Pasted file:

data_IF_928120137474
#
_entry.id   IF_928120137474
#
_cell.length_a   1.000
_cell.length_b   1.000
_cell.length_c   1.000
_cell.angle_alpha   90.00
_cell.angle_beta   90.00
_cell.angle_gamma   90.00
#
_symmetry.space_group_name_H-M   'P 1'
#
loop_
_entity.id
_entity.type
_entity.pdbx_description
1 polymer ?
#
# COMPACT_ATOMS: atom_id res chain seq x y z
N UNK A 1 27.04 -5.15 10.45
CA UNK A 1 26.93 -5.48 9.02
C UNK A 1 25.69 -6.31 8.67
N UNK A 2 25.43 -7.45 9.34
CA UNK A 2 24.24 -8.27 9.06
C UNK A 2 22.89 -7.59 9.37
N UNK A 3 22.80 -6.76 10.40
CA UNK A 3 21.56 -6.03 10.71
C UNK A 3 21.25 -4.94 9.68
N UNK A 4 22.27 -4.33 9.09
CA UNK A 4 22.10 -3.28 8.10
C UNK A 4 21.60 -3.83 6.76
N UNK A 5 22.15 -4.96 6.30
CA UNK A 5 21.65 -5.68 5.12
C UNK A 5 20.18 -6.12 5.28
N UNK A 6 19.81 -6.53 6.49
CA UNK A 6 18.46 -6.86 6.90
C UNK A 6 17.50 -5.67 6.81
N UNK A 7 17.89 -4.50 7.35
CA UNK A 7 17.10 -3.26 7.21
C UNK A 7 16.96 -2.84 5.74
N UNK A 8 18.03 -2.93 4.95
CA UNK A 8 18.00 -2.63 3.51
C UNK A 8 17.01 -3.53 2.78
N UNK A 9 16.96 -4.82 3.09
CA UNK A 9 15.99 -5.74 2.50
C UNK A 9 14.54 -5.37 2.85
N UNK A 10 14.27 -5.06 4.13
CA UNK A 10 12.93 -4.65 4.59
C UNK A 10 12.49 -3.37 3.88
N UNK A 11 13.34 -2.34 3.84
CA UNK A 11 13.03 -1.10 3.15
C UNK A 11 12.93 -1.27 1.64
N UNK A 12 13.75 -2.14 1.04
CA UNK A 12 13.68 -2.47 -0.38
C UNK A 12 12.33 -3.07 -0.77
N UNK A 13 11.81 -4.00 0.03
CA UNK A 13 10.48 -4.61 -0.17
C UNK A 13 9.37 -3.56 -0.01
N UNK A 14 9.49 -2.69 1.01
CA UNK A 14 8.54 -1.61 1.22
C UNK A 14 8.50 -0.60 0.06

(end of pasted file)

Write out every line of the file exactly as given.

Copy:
data_IF_928120137474
#
_entry.id   IF_928120137474
#
_cell.length_a   1.000
_cell.length_b   1.000
_cell.length_c   1.000
_cell.angle_alpha   90.00
_cell.angle_beta   90.00
_cell.angle_gamma   90.00
#
_symmetry.space_group_name_H-M   'P 1'
#
loop_
_entity.id
_entity.type
_entity.pdbx_description
1 polymer ?
#
# COMPACT_ATOMS: atom_id res chain seq x y z
N UNK A 1 27.04 -5.15 10.45
CA UNK A 1 26.93 -5.48 9.02
C UNK A 1 25.69 -6.31 8.67
N UNK A 2 25.43 -7.45 9.34
CA UNK A 2 24.24 -8.27 9.06
C UNK A 2 22.89 -7.59 9.37
N UNK A 3 22.80 -6.76 10.40
CA UNK A 3 21.56 -6.03 10.71
C UNK A 3 21.25 -4.94 9.68
N UNK A 4 22.27 -4.33 9.09
CA UNK A 4 22.10 -3.28 8.10
C UNK A 4 21.60 -3.83 6.76
N UNK A 5 22.15 -4.96 6.30
CA UNK A 5 21.65 -5.68 5.12
C UNK A 5 20.18 -6.12 5.28
N UNK A 6 19.81 -6.53 6.49
CA UNK A 6 18.46 -6.86 6.90
C UNK A 6 17.50 -5.67 6.81
N UNK A 7 17.89 -4.50 7.35
CA UNK A 7 17.10 -3.26 7.21
C UNK A 7 16.96 -2.84 5.74
N UNK A 8 18.03 -2.93 4.95
CA UNK A 8 18.00 -2.63 3.51
C UNK A 8 17.01 -3.53 2.78
N UNK A 9 16.96 -4.82 3.09
CA UNK A 9 15.99 -5.74 2.50
C UNK A 9 14.54 -5.37 2.85
N UNK A 10 14.27 -5.06 4.13
CA UNK A 10 12.93 -4.65 4.59
C UNK A 10 12.49 -3.37 3.88
N UNK A 11 13.34 -2.34 3.84
CA UNK A 11 13.03 -1.10 3.15
C UNK A 11 12.93 -1.27 1.64
N UNK A 12 13.75 -2.14 1.04
CA UNK A 12 13.68 -2.47 -0.38
C UNK A 12 12.33 -3.07 -0.77
N UNK A 13 11.81 -4.00 0.03
CA UNK A 13 10.48 -4.61 -0.17
C UNK A 13 9.37 -3.56 -0.01
N UNK A 14 9.49 -2.69 1.01
CA UNK A 14 8.54 -1.61 1.22
C UNK A 14 8.50 -0.60 0.06